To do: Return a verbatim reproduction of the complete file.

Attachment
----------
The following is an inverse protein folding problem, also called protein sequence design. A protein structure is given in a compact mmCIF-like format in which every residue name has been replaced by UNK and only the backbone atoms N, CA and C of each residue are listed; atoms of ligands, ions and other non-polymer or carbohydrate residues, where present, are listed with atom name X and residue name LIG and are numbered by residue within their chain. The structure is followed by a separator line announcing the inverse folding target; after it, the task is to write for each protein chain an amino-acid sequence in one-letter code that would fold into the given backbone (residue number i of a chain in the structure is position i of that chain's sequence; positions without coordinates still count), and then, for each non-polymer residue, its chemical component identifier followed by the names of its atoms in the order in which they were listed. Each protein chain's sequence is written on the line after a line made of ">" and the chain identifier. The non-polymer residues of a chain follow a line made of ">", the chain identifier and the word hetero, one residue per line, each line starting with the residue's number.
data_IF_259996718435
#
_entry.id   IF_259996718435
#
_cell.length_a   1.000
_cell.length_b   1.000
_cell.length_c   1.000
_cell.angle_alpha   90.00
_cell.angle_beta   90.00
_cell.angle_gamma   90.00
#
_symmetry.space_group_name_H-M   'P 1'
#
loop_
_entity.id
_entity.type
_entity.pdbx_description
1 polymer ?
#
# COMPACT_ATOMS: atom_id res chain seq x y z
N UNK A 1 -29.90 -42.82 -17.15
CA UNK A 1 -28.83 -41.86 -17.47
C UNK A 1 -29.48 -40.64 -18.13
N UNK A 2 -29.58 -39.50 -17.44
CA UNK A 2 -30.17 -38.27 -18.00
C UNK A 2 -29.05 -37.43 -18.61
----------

The following is an inverse protein folding problem, also called protein sequence design. A protein structure is given in a compact mmCIF-like format in which every residue name has been replaced by UNK and only the backbone atoms N, CA and C of each residue are listed; atoms of ligands, ions and other non-polymer or carbohydrate residues, where present, are listed with atom name X and residue name LIG and are numbered by residue within their chain. The structure is followed by a separator line announcing the inverse folding target; after it, the task is to write for each protein chain an amino-acid sequence in one-letter code that would fold into the given backbone (residue number i of a chain in the structure is position i of that chain's sequence; positions without coordinates still count), and then, for each non-polymer residue, its chemical component identifier followed by the names of its atoms in the order in which they were listed. Each protein chain's sequence is written on the line after a line made of ">" and the chain identifier. The non-polymer residues of a chain follow a line made of ">", the chain identifier and the word hetero, one residue per line, each line starting with the residue's number.
data_IF_259996718435
#
_entry.id   IF_259996718435
#
_cell.length_a   1.000
_cell.length_b   1.000
_cell.length_c   1.000
_cell.angle_alpha   90.00
_cell.angle_beta   90.00
_cell.angle_gamma   90.00
#
_symmetry.space_group_name_H-M   'P 1'
#
loop_
_entity.id
_entity.type
_entity.pdbx_description
1 polymer ?
#
# COMPACT_ATOMS: atom_id res chain seq x y z
N UNK A 1 -29.90 -42.82 -17.15
CA UNK A 1 -28.83 -41.86 -17.47
C UNK A 1 -29.48 -40.64 -18.13
N UNK A 2 -29.58 -39.50 -17.44
CA UNK A 2 -30.17 -38.27 -18.00
C UNK A 2 -29.05 -37.43 -18.61